The Church in Goa:
Giving to Caesar What
Teotonio R. de Souza
[Teotonio R. de Souza is the former Director of the Xavier Centre of Historical Research, Porvorim, Goa. Considered a radical by many, the former Jesuit wrote this article on the occasion of the 25th anniversary of Goa's Liberation. It appeared in the December 1986 issue of the monthly Goa Today under the title "Unless Ye Become Like Children…".]
Nicodemus, a leading Jew, Pharisee and a politician who played it safe, once approached Jesus in the dark night to seek his divine advice. He left puzzled with the dilemma of remaining an adult and being born again and from above (Gospel of St. John 3:15). Elsewhere in the Gospels we come across the warning: "Anyone who does not welcome the Kingdom of God like a little child will never enter it." (Mt.19:14; Lk.18:16; Mk.1:14) The Gospels are replete with metaphors of sheep and lambs. They all identify the faithful ones, the heirs to heaven.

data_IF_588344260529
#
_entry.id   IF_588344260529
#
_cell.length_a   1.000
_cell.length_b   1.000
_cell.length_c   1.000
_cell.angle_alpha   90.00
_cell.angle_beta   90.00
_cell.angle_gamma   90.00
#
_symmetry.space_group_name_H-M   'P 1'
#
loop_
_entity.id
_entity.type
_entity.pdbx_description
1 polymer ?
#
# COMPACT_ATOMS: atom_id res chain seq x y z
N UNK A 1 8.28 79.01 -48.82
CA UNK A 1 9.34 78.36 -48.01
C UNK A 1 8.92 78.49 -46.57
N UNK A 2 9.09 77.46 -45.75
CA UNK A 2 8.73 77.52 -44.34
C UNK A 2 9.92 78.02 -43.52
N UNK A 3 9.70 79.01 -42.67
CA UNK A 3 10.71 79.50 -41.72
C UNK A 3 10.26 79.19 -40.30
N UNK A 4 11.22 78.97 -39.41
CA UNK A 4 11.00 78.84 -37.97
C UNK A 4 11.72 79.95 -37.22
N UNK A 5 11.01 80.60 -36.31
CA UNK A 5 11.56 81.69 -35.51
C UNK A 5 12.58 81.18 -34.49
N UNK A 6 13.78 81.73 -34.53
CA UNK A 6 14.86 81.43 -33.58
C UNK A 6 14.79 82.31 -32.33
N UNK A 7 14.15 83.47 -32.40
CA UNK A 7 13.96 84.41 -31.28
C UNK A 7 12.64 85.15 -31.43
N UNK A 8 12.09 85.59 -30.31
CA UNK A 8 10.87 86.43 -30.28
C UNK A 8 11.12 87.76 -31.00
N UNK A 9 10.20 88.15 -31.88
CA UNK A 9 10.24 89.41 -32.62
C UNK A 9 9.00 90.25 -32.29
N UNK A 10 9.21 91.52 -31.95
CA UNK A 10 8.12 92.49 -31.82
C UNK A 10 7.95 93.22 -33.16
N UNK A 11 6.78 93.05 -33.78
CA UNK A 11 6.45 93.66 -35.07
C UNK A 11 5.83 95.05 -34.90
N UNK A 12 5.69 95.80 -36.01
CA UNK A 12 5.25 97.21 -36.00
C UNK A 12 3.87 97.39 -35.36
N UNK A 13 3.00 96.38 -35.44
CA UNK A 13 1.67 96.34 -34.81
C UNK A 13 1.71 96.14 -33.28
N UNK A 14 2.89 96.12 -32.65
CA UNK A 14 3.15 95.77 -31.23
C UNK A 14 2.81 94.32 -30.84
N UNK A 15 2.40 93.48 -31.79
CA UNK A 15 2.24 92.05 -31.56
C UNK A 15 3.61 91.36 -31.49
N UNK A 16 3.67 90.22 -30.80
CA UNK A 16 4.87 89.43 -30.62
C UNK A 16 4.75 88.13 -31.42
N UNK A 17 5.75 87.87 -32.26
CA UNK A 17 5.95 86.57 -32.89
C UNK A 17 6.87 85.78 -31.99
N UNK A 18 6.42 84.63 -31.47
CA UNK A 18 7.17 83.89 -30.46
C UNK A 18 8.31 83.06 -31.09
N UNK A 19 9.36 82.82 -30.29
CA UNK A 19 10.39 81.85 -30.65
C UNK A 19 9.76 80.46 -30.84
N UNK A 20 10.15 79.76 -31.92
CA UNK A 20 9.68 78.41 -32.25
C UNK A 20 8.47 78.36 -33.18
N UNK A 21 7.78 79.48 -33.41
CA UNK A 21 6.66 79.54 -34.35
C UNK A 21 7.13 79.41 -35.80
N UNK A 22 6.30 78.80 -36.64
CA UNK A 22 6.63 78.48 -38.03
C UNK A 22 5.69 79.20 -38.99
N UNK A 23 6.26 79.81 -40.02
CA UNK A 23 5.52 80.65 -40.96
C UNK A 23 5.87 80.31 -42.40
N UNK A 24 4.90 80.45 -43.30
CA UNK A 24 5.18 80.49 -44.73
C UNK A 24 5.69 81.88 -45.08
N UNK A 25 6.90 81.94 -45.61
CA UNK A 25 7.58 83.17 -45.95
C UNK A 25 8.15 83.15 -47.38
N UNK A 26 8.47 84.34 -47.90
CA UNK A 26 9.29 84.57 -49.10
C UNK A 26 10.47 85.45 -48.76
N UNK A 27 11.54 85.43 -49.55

Interpretations and misinterpretations of scriptural texts have contributed greatly to promote a Christian ethos in which passive submission to authority is identified with virtue and dissent with irreverence. Of course, the dominant groups of Christianity from metropolitan colonial churches read the lines differently for their own people, who were the chosen ones and divinely inspired to teach the natives tainted with pagan traditions. St Francis Xavier did not very much approve of this ambiguity of reading, and much less the attitudes and behaviour based on it on the part of the colonialists. If he called for the Inquisition to be set up in Goa, it was motivated by his annoyance at the bad example that the colonialists were setting to the new native converts.